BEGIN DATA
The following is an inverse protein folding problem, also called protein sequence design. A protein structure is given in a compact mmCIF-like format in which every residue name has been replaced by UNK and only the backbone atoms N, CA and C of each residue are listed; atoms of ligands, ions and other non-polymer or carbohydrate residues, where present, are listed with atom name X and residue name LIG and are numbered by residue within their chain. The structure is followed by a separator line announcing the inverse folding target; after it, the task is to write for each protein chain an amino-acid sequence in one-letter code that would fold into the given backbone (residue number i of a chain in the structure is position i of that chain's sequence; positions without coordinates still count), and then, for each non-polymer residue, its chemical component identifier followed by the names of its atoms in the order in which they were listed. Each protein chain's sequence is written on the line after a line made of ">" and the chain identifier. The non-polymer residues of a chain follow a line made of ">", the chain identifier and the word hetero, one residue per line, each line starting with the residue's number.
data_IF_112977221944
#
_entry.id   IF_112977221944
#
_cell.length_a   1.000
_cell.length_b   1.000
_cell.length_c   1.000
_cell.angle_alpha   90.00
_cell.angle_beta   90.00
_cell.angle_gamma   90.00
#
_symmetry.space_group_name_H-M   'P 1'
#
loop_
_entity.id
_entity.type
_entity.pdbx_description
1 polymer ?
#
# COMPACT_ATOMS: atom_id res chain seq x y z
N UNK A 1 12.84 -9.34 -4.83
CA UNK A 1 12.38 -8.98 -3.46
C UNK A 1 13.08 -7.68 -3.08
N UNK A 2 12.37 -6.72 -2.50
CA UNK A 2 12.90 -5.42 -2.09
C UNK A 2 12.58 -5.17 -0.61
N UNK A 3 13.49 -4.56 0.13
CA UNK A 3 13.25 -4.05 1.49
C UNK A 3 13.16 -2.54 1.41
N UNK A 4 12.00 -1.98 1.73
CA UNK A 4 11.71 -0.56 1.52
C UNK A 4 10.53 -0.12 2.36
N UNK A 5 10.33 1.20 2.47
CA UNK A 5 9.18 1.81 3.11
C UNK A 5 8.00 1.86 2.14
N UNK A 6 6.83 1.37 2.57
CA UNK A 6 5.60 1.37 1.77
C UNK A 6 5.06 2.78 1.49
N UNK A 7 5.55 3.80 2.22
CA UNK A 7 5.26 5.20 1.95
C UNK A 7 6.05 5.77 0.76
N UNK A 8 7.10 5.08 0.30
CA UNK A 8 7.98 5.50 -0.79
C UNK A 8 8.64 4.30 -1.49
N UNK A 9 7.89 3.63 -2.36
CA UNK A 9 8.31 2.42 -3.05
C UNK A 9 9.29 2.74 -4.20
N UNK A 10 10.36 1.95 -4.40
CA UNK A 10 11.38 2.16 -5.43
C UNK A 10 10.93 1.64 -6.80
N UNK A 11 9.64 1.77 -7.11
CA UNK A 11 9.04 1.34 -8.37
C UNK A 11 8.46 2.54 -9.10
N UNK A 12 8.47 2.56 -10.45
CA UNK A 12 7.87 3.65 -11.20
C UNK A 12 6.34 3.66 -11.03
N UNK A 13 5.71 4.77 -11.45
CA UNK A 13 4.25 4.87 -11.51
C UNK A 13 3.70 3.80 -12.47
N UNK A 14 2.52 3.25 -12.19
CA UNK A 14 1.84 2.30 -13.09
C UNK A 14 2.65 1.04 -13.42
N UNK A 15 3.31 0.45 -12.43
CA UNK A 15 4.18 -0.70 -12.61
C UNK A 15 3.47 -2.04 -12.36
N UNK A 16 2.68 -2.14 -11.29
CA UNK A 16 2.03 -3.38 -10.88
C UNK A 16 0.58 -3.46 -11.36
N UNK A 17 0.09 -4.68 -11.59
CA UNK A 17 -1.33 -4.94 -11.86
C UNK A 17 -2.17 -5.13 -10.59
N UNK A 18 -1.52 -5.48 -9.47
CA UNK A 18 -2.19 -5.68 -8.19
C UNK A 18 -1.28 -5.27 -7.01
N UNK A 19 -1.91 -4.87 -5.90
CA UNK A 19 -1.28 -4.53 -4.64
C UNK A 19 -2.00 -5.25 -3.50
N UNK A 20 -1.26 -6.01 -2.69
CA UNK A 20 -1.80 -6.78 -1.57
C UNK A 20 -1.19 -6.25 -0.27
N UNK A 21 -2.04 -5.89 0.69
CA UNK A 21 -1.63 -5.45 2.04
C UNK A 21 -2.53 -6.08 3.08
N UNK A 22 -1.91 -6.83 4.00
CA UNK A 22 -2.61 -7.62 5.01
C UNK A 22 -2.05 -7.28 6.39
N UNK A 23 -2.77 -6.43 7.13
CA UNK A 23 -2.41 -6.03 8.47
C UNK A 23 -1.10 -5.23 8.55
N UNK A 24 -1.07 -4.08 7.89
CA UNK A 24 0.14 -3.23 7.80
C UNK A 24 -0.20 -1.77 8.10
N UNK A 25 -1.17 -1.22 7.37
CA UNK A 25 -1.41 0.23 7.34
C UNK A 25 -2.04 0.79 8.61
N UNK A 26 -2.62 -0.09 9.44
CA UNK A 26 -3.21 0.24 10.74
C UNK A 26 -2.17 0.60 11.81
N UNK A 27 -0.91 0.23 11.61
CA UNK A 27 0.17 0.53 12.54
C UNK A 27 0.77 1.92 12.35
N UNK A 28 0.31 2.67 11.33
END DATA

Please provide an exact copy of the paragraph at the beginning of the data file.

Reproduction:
The following is an inverse protein folding problem, also called protein sequence design. A protein structure is given in a compact mmCIF-like format in which every residue name has been replaced by UNK and only the backbone atoms N, CA and C of each residue are listed; atoms of ligands, ions and other non-polymer or carbohydrate residues, where present, are listed with atom name X and residue name LIG and are numbered by residue within their chain. The structure is followed by a separator line announcing the inverse folding target; after it, the task is to write for each protein chain an amino-acid sequence in one-letter code that would fold into the given backbone (residue number i of a chain in the structure is position i of that chain's sequence; positions without coordinates still count), and then, for each non-polymer residue, its chemical component identifier followed by the names of its atoms in the order in which they were listed. Each protein chain's sequence is written on the line after a line made of ">" and the chain identifier. The non-polymer residues of a chain follow a line made of ">", the chain identifier and the word hetero, one residue per line, each line starting with the residue's number.